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MODULE 2: METHODS AND APPROACHES TO LANGUAGE TEACHING (redirected from METHODS AND APPROACHES TO LANGAUGE TEACHING)

Page history last edited by Julie Gyftoula 3 years, 1 month ago

 

 

 

 

 

Goal: The goal of this activity is to help you go over some of the prevailing teaching methodologies and literature referring to TEYL.

 

Read one of the attached files 

 

1.   Brown's Effective Learners and a Learner-Centered Classroom Brown_Effective Learners and a Learner-Centered Classroom.pdf                          

2.   Rogers's CAL:Digests: Language Teaching Methodology Rodgers_CAL_ Digests_ Language Teaching Methodology.pdf                      

and post your answer to one of the questions  below, using the "Add Comment" button below

 

1. Brown believes that the learner-centered classroom helps students link new information to prior knowledge. (step 1) He gives us 6 strategies to aid in this process. Which strategies have you tried with your learners? Explain your successes and challenges in aiding students to make connections and gain new understandings.

 

2. Review the 5 principles of Communicative Language Teaching (CLT) that Rodgers lists in his article. Think about your English course book and/or curriculum and explain how it uses the CLT approach, if it does. What techniques do you use to incorporate CLT in your class?

 

OPTIONAL MATERIAL

 

Watch the video on Total Physical Response (Action Stories)

  


 

 

 

 

Now you can continue with Module 3

 

To go to Module 3, click here.

 

You can go back to the wiki Front Page by clicking on the wiki button, on the top, horizontal bar.

Click here to go back to  Module 2.

Click here to go back to Module 1.

Comments (21)

Dimitra_Panagakou said

at 9:22 pm on Oct 21, 2014

It is an undeniable fact that students have difficulty in connecting previous and new knowledge. As a result, according to Douglas Brown, some strategies which can aid the process of organising new Information into patterns that will help students make connections and integrate new understanding are:
1. Visualizations of past learning experience,
2. Quick (five minute) reviews,
3. Brainstorming and grouping.
4. Venn Diagrams.
5. Semantic mapping.
6. Group or class discussions.
As far as my learners are concerned, I have already tried the first, the second and the last strategy. Firstly, at the beginning of each lesson, we have a visual representation of what we have already learned so as to refresh previous experience. In this way, students are better prepared to accept new Information and organise it into patterns. Apart from that, during the lesson, when it is necessary, we have some quick reviews of previous knowledge. This strategy helps students understand better whatever we may deal with and is cnnected with that previous knowledge. Finally, the last strategy, which I consider it as being really effective, is group or class discussions. At the end of each lesson and after we have done a quick revision of what we have already learned that day, students have the opportunity to make questions. From my experience, I have seen that these questions help students make the connections between previous and new knowledge.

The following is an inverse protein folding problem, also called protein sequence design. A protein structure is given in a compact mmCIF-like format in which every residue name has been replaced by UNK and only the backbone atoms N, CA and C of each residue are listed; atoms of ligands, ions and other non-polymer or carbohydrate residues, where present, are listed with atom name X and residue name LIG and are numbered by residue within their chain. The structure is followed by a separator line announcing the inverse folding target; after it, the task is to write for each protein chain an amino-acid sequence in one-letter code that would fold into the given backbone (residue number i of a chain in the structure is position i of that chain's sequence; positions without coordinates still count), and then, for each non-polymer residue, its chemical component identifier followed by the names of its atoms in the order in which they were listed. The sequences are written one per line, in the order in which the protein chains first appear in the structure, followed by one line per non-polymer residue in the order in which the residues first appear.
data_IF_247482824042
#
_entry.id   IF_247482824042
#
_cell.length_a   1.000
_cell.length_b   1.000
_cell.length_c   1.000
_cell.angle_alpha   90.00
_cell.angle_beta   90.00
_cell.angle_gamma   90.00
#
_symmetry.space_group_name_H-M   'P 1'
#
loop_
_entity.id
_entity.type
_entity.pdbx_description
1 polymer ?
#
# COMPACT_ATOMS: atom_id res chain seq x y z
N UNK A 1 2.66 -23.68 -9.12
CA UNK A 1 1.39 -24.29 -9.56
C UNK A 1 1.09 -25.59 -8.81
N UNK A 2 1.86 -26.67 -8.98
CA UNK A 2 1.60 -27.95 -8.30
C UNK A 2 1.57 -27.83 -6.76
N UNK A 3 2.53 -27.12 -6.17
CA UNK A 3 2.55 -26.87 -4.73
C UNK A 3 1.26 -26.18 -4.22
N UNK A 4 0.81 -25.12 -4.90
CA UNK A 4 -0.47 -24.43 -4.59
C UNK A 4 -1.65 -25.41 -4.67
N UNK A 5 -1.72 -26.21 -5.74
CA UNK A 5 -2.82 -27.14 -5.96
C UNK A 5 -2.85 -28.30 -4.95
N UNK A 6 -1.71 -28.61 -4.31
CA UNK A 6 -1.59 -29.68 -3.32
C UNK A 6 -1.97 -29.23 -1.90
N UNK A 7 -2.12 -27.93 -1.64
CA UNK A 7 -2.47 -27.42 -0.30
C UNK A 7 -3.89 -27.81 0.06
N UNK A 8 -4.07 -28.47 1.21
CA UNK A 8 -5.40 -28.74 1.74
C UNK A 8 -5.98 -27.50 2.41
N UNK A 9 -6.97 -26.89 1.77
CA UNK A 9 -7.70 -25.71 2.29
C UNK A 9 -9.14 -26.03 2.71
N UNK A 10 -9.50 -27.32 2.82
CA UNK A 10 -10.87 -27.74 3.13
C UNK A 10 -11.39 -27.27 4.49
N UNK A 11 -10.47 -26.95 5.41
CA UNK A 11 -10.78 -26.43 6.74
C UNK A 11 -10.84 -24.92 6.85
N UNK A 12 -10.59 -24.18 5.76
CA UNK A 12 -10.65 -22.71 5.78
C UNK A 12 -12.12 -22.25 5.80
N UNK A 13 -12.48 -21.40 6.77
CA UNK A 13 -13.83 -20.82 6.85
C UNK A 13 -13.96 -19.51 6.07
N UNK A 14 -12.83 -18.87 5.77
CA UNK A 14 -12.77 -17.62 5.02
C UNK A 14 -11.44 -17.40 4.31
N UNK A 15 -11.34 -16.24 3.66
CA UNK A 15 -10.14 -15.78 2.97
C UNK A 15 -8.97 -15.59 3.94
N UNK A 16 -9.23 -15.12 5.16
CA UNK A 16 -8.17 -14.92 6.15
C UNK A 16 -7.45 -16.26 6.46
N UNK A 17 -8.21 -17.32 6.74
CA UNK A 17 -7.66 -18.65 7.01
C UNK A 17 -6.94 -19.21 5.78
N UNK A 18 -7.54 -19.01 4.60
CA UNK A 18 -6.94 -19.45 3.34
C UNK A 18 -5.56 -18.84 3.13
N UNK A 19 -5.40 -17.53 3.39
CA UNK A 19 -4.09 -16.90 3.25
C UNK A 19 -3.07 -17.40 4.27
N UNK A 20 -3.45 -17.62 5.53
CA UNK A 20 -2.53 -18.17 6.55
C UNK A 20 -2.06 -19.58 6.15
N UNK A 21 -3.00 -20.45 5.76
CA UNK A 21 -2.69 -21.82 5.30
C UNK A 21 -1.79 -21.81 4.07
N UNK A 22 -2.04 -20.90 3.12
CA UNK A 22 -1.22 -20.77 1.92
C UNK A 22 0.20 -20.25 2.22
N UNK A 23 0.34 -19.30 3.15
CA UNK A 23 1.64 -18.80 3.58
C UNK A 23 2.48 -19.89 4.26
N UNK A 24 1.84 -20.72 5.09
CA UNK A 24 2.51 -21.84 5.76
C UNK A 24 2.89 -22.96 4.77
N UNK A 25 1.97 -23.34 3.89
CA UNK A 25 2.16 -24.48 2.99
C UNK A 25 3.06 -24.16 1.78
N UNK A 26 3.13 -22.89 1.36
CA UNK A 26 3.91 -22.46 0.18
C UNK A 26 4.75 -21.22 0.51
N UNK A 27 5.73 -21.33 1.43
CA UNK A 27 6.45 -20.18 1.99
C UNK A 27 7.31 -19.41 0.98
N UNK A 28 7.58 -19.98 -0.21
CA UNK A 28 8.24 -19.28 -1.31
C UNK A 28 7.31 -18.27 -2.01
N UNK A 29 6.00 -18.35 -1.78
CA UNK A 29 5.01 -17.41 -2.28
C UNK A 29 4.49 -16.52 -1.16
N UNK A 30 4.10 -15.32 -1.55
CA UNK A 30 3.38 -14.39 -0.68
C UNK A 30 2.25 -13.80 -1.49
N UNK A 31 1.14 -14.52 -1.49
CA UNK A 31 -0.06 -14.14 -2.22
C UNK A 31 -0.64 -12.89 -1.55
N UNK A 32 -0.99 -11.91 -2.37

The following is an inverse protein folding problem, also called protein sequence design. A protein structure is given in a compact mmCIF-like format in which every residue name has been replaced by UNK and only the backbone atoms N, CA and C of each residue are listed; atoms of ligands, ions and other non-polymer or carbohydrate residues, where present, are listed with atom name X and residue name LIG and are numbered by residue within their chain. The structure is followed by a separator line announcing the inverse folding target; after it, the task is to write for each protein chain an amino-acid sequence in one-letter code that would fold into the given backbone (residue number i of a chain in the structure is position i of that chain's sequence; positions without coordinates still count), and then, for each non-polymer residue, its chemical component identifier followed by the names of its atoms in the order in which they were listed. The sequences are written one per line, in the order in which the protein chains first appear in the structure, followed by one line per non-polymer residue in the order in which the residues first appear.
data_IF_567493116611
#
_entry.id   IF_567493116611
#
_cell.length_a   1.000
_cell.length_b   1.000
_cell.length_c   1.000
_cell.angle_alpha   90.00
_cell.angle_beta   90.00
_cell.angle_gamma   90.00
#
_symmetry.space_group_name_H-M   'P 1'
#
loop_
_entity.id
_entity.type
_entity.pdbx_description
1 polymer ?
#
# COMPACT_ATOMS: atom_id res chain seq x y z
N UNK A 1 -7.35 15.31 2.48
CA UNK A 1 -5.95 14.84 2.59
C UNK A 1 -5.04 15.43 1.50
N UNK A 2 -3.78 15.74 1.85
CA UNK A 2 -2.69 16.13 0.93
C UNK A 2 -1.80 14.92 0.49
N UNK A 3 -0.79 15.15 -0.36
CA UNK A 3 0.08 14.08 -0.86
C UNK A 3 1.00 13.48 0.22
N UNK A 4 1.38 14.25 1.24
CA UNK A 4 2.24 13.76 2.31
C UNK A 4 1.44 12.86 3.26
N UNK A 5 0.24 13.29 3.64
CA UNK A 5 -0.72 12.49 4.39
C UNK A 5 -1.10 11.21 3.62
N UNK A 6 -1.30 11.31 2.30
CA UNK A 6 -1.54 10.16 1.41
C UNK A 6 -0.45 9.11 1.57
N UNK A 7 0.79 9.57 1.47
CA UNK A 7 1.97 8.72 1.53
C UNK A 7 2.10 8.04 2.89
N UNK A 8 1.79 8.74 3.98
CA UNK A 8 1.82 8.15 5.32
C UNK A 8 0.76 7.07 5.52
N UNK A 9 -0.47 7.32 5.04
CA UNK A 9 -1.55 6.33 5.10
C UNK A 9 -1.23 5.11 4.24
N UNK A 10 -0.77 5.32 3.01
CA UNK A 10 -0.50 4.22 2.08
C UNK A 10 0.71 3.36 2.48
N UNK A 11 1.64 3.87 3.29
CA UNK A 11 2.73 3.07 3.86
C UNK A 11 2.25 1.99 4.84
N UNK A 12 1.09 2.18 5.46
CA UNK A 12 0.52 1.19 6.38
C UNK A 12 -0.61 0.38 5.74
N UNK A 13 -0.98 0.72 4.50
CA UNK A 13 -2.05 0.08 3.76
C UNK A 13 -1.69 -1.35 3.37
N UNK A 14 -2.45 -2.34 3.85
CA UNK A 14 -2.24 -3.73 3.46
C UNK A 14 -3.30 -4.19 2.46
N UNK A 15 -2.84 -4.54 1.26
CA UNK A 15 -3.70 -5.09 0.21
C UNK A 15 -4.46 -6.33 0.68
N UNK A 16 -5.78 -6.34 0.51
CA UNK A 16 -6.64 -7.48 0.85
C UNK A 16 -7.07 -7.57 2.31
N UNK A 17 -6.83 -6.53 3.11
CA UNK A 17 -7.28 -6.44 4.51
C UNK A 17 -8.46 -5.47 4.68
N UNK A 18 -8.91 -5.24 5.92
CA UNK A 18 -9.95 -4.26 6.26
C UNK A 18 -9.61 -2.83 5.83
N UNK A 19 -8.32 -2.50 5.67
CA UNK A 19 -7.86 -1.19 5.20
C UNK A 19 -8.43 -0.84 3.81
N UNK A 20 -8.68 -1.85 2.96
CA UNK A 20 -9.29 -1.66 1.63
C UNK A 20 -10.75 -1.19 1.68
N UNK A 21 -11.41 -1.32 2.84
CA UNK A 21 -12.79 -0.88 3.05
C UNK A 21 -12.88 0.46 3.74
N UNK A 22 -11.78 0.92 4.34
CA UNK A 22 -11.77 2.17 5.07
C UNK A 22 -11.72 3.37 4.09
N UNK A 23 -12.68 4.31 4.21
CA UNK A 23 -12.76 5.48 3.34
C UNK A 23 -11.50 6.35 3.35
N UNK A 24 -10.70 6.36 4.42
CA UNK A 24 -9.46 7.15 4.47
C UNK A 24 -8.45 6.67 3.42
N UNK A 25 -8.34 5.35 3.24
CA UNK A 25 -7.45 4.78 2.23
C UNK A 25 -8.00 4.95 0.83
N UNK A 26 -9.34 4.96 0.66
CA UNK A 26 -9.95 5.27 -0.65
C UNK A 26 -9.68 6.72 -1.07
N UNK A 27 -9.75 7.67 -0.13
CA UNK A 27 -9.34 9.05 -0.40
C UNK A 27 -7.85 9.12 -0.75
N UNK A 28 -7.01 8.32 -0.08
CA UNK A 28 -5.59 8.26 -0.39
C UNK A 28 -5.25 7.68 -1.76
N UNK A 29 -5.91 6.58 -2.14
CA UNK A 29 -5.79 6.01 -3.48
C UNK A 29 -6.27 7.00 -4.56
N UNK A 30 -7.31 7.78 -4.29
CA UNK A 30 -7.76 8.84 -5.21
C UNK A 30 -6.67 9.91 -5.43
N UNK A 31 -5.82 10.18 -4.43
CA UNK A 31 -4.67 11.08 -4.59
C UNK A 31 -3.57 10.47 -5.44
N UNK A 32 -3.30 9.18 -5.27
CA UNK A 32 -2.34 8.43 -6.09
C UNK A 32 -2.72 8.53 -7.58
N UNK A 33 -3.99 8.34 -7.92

In conclusion, it is really important to understand that students have to be able to connect previous and new experience, so as to be capable of attending the lesson and participate actively in every task.

CHRISTINA MITROUSSI said

at 3:49 pm on Oct 22, 2014

Thinking about my classroom, if it is a teacher-centered or a learner-center I can't really come to a decision. Reading Brown's 6
strategies I found out that I've tried 3 or 4 of them trying to connect previously learned material with new knowledge. Some of them are more effective than others. A very common way to link former knowledge to new information is a quick review
for 5 to 6 minutes. This is a first step to focus students' attention on what is going on later.Taking into account that we have to do with young learners ,success will be achieved if this review is accompanied by visuals presentations ( cards - maps - cartoons).Brainstorming is a very joyful strategy that gives learners the opportunity not only to link previous but to create new information too. In addition this is the most challenging of all,because fresh knowledge emerges,which requires a little teacher's contribution but spontaneous learner's participation.To conclude ,group or class discussions, simply centered on what we call ''communicative language teaching''- from one point of view,- motivate my students to get in touch with what they've already kwown and to 'predict' whatever we may deal later, in a natural content.-On the other hand -, it gives me an aid to realize that my classroom is actually a learner- centered.